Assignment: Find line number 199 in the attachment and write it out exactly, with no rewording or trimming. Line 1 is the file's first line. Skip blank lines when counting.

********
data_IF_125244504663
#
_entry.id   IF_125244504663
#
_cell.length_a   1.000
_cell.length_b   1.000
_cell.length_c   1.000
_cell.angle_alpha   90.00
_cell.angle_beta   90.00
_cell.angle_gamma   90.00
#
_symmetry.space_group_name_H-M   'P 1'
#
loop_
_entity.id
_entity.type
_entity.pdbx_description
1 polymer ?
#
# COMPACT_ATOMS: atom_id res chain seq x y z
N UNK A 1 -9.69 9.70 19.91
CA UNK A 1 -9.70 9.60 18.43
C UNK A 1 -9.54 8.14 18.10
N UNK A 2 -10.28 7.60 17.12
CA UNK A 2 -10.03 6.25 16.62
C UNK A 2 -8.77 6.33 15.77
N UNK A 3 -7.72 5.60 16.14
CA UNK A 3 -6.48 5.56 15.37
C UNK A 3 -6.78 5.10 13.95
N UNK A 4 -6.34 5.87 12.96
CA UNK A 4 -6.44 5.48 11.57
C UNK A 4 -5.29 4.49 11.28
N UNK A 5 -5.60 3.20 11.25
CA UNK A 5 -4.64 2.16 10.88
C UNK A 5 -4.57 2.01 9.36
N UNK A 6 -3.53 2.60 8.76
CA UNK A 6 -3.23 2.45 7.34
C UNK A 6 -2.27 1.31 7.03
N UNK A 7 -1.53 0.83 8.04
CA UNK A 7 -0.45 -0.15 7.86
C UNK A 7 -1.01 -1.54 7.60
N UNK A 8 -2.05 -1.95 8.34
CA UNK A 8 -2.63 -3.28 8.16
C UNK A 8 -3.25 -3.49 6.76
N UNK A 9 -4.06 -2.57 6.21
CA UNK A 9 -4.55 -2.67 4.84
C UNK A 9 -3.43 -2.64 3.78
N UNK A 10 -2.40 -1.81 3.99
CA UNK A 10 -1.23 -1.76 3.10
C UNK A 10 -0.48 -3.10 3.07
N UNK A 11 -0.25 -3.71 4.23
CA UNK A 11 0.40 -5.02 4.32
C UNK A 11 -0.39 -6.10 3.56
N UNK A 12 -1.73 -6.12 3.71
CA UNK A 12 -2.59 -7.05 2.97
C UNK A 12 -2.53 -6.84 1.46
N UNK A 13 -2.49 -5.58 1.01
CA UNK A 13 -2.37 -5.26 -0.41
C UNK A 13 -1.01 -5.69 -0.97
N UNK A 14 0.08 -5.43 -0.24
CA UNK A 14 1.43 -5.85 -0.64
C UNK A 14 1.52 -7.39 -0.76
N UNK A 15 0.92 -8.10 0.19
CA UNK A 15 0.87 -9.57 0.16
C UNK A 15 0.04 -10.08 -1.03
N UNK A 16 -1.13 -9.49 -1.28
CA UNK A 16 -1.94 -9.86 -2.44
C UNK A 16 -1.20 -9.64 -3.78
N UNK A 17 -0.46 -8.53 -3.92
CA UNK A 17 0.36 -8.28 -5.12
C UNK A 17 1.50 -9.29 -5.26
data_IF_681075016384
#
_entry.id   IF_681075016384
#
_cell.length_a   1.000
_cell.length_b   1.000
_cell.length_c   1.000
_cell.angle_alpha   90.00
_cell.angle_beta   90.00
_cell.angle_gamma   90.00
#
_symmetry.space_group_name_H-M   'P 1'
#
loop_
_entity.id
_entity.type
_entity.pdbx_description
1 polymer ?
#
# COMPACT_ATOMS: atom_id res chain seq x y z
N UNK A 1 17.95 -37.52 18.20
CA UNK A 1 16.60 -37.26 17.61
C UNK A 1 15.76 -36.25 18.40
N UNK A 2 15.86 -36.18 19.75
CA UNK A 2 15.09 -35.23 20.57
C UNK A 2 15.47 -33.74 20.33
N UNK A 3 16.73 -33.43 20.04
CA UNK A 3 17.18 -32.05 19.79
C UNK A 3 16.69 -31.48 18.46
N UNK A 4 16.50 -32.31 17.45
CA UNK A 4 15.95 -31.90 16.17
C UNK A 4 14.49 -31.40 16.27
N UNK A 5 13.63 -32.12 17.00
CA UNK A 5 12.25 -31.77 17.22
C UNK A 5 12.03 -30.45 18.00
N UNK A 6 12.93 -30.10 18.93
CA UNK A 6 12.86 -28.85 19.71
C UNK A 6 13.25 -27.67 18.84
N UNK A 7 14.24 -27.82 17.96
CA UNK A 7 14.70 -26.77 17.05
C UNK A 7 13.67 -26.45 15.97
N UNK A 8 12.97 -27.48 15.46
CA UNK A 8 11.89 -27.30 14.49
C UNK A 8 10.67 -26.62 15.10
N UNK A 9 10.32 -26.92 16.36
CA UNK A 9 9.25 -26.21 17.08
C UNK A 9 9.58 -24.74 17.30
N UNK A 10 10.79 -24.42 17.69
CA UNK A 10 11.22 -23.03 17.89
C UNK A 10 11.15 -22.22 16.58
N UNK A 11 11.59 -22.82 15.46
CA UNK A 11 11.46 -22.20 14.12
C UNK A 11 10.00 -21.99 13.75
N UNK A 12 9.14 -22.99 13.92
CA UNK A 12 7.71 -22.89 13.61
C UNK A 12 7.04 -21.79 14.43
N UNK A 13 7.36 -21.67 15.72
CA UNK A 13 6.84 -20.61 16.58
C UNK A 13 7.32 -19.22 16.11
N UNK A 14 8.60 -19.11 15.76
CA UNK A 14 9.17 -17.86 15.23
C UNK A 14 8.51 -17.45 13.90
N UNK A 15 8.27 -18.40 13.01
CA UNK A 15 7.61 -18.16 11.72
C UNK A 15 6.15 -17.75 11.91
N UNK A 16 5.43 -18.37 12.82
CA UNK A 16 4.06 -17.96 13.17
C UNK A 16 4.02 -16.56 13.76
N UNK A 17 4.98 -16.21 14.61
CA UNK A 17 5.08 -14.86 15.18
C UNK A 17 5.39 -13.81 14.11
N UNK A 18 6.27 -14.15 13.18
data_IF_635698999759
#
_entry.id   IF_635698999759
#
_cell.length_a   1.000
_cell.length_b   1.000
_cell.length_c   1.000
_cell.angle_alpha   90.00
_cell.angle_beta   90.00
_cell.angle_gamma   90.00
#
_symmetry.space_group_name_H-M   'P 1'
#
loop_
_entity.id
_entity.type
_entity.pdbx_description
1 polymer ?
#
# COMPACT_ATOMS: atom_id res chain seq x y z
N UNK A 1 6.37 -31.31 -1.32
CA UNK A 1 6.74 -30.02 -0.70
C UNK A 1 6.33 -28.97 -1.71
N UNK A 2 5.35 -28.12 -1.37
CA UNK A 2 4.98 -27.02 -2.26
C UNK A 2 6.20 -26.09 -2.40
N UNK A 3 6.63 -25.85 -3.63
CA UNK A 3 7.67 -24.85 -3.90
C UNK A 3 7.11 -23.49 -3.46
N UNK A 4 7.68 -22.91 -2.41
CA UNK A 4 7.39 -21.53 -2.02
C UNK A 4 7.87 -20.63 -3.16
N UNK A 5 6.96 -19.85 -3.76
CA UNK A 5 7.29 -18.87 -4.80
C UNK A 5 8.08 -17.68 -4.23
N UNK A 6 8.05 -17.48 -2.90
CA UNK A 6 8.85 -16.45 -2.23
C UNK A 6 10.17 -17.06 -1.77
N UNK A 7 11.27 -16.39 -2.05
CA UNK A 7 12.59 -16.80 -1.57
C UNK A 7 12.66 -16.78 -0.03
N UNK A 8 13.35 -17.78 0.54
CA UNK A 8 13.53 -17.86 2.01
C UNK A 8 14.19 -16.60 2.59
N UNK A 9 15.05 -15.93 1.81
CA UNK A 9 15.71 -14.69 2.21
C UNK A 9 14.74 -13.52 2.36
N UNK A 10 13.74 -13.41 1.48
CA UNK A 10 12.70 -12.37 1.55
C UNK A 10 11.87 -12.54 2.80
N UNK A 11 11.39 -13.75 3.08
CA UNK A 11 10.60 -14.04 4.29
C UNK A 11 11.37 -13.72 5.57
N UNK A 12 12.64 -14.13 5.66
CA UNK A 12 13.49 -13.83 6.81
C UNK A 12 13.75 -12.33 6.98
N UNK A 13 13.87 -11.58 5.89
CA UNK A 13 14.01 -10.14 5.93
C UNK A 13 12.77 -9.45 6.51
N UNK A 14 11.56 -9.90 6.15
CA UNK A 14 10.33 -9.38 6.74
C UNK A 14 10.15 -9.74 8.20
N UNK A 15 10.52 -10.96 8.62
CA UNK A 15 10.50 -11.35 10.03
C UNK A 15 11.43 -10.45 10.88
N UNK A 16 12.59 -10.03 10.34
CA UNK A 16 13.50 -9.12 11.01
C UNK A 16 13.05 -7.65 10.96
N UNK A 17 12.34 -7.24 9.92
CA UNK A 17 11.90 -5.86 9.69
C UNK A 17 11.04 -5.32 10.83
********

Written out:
C UNK A 12 13.75 -12.33 6.98